Daring Rescues Snatch Pilots from Jaws of Enemy
By Rudi Williams
American Forces Press Service
FORT BELVOIR, Va., Feb. 17, 2000 The night of May 2, 1999, was a helluva nightmare for F-16C Fighting Falcon pilot “Hammer 34.” He’d bailed out of his crippled jet fighter and was prone in a pitch-black, thickly wooded area trying to conceal his whereabouts from Serbian troops.
"Suddenly, I heard footsteps in the ravine behind me," Hammer 34 told the audience here during DoD’s recent third annual personnel recovery conference, sponsored by the Defense POW-Missing Personnel Office. Hammer 34 and his rescuers told their stories on the condition of anonymity.
“Damn!” he recalled exclaiming to himself. “I can’t believe these guys have found me here after I’ve been running for an hour!”
“Hammer 34” had just finished a strike against Serb SAM missile sites near Novi Sad when an enemy missile exploded close to his jet and made his the second U.S. aircraft downed during Operation Allied Force. He punched out and watched the aircraft hit the ground in a ball of flames as he parachuted safely to the ground.
Hammer 34 reached for his 9 mm weapon to protect himself from “the thing” coming toward him, but he’d lost it when he ejected or while running for cover. Listening intently to the weight of the footsteps as they came closer, Hammer 34 speculated that a small animal or child was coming toward him at two o’clock in the morning.
He grabbed a big chunk of mud and threw it at “the thing.”
“To the best of my recollection, this ‘thing’ reared up and was about five feet tall with big red eyes and growled like nothing I’d never heard,” Hammer 34 said. “Jesse Owens couldn’t have kept up with me.
“I’ll swear to my dying day that it was a mountain lion or a jaguar in Serbia,” said Hammer 34, who was later plucked out of enemy territory in a daring pre-dawn rescue effort. When he told his fellow fighter pilots about the incident, they roared with laughter and said it had to have been a field mouse.
Hammer 34 and "Vega 31," the F-117 Nighthawk pilot who'd been the first flier shot down over Serbia, said biggest morale booster for pilots downed in enemy territory is knowing that somebody is going to rescue them. They emphasized that survivors -- pilots and crews -- are part of the search and rescue effort, too. They stressed the importance of survivors being well trained and prepared to evade, survive and assist the recovery force in extracting them from enemy territory.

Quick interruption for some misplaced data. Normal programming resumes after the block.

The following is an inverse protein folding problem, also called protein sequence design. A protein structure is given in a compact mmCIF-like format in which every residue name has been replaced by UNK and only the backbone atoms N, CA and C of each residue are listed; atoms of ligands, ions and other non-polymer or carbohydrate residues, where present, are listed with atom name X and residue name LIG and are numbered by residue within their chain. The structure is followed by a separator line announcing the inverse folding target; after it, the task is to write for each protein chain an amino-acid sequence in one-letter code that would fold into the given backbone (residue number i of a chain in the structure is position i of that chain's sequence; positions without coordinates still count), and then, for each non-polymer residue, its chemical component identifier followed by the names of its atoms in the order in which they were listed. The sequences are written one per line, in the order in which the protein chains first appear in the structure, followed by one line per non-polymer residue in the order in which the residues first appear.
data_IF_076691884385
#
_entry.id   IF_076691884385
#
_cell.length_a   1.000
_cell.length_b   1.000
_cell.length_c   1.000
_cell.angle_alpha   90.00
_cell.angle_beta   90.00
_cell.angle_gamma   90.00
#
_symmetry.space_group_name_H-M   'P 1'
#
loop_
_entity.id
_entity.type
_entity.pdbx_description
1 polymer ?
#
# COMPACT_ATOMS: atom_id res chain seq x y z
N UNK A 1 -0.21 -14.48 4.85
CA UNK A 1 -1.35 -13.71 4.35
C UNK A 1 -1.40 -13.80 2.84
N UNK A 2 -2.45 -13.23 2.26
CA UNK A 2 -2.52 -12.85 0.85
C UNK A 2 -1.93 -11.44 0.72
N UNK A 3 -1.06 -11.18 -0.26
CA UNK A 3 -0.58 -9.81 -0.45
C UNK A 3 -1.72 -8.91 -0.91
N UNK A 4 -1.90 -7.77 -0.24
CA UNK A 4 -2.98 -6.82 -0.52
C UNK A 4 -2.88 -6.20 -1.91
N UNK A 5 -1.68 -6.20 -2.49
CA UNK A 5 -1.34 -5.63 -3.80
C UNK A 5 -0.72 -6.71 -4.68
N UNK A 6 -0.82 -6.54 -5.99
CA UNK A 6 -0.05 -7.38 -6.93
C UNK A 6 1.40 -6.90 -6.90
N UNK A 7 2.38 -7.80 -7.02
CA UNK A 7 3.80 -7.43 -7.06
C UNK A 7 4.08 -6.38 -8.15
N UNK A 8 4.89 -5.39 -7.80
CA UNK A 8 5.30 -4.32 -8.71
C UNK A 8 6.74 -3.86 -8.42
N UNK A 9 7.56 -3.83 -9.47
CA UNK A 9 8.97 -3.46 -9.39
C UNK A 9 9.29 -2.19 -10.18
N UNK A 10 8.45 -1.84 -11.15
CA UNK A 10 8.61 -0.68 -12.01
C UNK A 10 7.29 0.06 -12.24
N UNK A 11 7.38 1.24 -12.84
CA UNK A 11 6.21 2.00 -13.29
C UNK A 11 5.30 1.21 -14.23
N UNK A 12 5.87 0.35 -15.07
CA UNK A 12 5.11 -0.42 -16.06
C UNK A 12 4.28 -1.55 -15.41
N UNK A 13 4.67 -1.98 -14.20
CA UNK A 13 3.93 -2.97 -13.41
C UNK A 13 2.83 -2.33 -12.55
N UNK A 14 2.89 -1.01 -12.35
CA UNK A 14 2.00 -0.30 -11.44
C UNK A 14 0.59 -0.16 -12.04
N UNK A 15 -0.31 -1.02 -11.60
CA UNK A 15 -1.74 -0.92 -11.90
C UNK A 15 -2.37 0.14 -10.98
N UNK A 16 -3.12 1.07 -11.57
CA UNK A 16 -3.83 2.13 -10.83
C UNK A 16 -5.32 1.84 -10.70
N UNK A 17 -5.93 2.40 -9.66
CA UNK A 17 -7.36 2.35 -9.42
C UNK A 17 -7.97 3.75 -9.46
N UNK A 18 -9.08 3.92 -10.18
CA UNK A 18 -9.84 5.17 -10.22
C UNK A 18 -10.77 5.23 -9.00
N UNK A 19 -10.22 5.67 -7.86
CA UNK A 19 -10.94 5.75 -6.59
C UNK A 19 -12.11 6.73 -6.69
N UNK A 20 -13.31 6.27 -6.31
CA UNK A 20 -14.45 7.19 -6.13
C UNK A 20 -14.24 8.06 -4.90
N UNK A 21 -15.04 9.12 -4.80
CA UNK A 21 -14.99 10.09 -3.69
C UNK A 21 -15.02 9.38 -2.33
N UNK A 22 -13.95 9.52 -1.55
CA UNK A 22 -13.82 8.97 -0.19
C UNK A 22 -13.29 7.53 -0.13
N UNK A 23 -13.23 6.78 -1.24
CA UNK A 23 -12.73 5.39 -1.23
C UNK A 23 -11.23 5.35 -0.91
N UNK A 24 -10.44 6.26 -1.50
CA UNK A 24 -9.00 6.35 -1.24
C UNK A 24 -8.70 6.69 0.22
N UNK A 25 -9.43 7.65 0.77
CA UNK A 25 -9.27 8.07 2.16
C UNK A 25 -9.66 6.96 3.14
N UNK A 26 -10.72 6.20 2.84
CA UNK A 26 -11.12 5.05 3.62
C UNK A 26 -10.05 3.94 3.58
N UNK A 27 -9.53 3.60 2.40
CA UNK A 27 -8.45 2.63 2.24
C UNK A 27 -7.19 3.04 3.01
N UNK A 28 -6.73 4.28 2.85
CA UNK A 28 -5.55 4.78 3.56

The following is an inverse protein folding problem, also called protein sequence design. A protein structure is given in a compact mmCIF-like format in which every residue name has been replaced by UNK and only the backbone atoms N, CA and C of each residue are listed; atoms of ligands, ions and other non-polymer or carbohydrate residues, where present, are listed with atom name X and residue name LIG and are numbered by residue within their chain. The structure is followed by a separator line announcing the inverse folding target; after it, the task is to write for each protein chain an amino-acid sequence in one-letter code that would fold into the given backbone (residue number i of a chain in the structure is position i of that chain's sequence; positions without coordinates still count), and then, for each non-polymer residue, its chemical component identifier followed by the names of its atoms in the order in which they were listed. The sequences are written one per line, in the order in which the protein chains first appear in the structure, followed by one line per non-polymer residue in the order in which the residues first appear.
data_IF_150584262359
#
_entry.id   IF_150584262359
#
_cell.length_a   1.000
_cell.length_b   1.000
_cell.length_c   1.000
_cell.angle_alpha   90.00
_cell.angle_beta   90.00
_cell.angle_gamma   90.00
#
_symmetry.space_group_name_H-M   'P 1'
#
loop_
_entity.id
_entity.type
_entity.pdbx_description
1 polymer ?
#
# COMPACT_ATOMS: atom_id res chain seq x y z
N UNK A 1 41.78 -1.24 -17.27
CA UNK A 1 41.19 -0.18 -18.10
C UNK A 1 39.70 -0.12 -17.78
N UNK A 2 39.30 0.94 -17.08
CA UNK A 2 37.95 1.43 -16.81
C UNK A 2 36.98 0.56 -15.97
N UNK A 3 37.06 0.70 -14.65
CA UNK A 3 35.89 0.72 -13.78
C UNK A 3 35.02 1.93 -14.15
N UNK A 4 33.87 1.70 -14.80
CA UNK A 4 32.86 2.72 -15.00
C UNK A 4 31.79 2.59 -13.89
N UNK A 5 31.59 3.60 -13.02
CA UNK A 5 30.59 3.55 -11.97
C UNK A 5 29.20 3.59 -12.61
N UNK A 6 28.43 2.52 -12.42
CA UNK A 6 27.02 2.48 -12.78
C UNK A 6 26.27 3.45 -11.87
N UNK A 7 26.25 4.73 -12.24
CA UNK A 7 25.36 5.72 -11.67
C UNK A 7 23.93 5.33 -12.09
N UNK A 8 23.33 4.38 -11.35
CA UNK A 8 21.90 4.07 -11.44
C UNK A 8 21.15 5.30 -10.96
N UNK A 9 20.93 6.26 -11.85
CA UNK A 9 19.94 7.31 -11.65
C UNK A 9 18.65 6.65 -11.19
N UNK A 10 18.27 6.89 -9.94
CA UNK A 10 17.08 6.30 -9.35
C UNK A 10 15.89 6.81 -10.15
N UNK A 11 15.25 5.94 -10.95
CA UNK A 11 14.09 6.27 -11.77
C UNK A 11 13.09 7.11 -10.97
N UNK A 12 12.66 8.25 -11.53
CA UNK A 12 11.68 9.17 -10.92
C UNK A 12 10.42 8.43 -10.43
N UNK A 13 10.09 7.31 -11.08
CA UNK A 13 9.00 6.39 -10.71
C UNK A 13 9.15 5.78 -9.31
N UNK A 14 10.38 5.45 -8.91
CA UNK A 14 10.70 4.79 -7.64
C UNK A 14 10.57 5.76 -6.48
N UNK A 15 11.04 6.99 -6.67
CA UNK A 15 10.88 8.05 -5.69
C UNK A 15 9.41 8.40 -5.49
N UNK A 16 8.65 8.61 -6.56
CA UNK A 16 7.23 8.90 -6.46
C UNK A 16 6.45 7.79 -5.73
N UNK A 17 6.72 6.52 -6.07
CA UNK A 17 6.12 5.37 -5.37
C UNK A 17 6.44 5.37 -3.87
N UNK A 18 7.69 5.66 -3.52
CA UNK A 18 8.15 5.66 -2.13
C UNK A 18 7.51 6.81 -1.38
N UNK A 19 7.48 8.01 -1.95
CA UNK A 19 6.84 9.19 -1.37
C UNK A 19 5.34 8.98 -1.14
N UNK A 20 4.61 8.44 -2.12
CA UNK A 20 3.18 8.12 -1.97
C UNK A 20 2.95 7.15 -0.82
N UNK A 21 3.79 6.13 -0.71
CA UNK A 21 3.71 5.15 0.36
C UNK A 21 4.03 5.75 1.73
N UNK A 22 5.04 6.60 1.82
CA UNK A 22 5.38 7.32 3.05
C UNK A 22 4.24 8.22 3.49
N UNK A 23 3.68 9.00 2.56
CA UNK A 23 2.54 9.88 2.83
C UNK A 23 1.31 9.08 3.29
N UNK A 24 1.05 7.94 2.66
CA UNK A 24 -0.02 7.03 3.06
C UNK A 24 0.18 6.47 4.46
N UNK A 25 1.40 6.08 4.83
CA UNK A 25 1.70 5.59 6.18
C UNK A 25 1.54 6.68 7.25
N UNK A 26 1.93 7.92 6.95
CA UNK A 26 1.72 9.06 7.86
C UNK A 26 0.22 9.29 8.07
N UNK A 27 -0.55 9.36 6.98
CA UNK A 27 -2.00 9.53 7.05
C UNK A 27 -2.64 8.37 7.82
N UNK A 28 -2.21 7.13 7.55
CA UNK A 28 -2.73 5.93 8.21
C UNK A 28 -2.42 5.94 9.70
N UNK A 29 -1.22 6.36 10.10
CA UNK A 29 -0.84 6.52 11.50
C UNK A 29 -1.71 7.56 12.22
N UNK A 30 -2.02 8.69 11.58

Hammer 34 said he yelled only “Mayday! Mayday! Mayday!” over his radio before he ejected. That let search and rescue personnel know he was in trouble while preventing the Serbs from keying in on his location. Later, he said, he re-established communications and assured the search and rescue team he was in good condition. He told them he was searching for a better place to hole-up and would check back in about an hour.
Meanwhile, search and rescue personnel swung into action. The Combined Personnel Recovery Coordination Center redirected four airborne F-16s to support the recovery operation as the ground team simultaneously transmitted critical details of the situation to the pilots. Rescue helicopter pilots scrambled. The control center relayed a weather report for the area where the pilot was trapped behind enemy lines -- fairly decent with scattered clouds at 10,000 feet and a full moon.
When Hammer 34’s F-16 crashed, search and rescue helicopter crews were sitting miles away in Tuzla playing cards and listening to radio news about the air war.
“We heard over the radio that an aircraft had been downed and the wreckage had been confirmed in Serbia,” the lead helicopter pilot said. Everybody scrambled to two MH-53J Pave Low helicopters and a MH-60G Pave Hawk helicopter to rescue the pilot before the Serbs could capture him.